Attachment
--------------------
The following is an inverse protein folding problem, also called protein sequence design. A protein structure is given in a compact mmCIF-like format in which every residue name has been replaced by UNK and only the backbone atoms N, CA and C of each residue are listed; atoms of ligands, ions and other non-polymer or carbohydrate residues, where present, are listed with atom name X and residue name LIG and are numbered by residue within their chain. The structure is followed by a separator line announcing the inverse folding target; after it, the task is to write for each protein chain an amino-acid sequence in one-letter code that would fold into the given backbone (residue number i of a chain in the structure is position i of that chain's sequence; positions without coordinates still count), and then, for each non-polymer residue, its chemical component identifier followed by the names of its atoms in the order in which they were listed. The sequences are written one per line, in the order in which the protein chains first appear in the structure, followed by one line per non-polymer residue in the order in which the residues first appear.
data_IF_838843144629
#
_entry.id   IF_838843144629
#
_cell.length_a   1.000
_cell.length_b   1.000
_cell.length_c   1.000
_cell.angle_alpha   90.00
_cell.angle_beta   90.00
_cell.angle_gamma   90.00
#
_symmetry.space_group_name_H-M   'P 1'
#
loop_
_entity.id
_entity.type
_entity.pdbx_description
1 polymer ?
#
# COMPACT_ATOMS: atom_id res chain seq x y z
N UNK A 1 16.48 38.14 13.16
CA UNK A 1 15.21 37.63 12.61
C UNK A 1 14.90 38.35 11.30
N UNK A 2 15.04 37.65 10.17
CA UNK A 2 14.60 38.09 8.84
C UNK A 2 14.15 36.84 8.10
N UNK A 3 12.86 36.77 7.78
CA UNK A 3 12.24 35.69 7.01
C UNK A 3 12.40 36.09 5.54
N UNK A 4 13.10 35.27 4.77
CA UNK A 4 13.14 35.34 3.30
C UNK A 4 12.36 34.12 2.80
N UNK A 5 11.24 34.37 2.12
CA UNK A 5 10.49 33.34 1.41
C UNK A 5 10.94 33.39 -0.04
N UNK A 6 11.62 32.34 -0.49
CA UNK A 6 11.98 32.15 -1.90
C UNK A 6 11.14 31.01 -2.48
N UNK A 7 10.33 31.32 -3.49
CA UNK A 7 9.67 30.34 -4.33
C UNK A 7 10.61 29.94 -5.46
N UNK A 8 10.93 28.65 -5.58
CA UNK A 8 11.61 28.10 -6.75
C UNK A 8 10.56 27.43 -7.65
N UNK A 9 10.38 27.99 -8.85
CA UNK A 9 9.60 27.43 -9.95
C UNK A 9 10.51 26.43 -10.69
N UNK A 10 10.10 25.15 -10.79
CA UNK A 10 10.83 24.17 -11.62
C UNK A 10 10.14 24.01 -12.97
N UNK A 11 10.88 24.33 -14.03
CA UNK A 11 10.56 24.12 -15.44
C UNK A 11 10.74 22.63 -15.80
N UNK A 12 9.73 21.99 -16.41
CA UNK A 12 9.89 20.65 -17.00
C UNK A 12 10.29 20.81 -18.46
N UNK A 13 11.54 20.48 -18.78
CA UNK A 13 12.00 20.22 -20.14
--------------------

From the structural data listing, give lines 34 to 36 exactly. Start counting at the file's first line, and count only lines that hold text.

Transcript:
N UNK A 5 11.24 34.37 2.12
CA UNK A 5 10.49 33.34 1.41
C UNK A 5 10.94 33.39 -0.04